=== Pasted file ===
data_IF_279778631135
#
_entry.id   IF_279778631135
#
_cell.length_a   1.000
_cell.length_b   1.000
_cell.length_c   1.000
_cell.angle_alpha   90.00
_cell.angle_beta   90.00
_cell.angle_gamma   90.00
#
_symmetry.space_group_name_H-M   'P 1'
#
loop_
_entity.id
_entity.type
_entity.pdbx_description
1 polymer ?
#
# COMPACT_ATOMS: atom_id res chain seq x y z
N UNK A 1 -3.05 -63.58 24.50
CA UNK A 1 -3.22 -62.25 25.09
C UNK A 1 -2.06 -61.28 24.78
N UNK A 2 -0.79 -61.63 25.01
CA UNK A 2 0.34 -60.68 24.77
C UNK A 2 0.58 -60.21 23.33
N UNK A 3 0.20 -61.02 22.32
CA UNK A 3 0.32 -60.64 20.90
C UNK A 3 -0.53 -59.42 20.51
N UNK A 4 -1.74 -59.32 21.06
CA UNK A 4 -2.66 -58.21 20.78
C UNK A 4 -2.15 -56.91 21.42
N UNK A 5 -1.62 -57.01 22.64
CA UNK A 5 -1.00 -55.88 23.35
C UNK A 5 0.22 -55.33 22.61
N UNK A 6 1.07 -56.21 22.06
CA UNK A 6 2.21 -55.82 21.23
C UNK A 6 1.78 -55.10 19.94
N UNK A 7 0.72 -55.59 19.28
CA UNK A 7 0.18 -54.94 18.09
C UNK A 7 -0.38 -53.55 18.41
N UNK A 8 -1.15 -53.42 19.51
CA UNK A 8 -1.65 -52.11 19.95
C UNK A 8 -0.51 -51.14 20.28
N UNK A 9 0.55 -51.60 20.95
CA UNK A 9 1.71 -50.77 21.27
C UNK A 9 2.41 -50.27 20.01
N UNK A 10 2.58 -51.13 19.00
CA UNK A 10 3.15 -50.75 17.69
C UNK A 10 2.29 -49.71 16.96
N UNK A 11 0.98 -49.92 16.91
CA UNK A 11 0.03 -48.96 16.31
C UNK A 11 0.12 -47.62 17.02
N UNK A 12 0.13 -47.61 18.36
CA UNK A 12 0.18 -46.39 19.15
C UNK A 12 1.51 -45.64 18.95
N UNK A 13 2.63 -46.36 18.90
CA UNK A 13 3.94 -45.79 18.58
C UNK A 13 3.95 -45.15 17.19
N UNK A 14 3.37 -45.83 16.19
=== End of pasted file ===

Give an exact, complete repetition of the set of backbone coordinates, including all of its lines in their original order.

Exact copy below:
data_IF_279778631135
#
_entry.id   IF_279778631135
#
_cell.length_a   1.000
_cell.length_b   1.000
_cell.length_c   1.000
_cell.angle_alpha   90.00
_cell.angle_beta   90.00
_cell.angle_gamma   90.00
#
_symmetry.space_group_name_H-M   'P 1'
#
loop_
_entity.id
_entity.type
_entity.pdbx_description
1 polymer ?
#
# COMPACT_ATOMS: atom_id res chain seq x y z
N UNK A 1 -3.05 -63.58 24.50
CA UNK A 1 -3.22 -62.25 25.09
C UNK A 1 -2.06 -61.28 24.78
N UNK A 2 -0.79 -61.63 25.01
CA UNK A 2 0.34 -60.68 24.77
C UNK A 2 0.58 -60.21 23.33
N UNK A 3 0.20 -61.02 22.32
CA UNK A 3 0.32 -60.64 20.90
C UNK A 3 -0.53 -59.42 20.51
N UNK A 4 -1.74 -59.32 21.06
CA UNK A 4 -2.66 -58.21 20.78
C UNK A 4 -2.15 -56.91 21.42
N UNK A 5 -1.62 -57.01 22.64
CA UNK A 5 -1.00 -55.88 23.35
C UNK A 5 0.22 -55.33 22.61
N UNK A 6 1.07 -56.21 22.06
CA UNK A 6 2.21 -55.82 21.23
C UNK A 6 1.78 -55.10 19.94
N UNK A 7 0.72 -55.59 19.28
CA UNK A 7 0.18 -54.94 18.09
C UNK A 7 -0.38 -53.55 18.41
N UNK A 8 -1.15 -53.42 19.51
CA UNK A 8 -1.65 -52.11 19.95
C UNK A 8 -0.51 -51.14 20.28
N UNK A 9 0.55 -51.60 20.95
CA UNK A 9 1.71 -50.77 21.27
C UNK A 9 2.41 -50.27 20.01
N UNK A 10 2.58 -51.13 19.00
CA UNK A 10 3.15 -50.75 17.69
C UNK A 10 2.29 -49.71 16.96
N UNK A 11 0.98 -49.92 16.91
CA UNK A 11 0.03 -48.96 16.31
C UNK A 11 0.12 -47.62 17.02
N UNK A 12 0.13 -47.61 18.36
CA UNK A 12 0.18 -46.39 19.15
C UNK A 12 1.51 -45.64 18.95
N UNK A 13 2.63 -46.36 18.90
CA UNK A 13 3.94 -45.79 18.58
C UNK A 13 3.95 -45.15 17.19
N UNK A 14 3.37 -45.83 16.19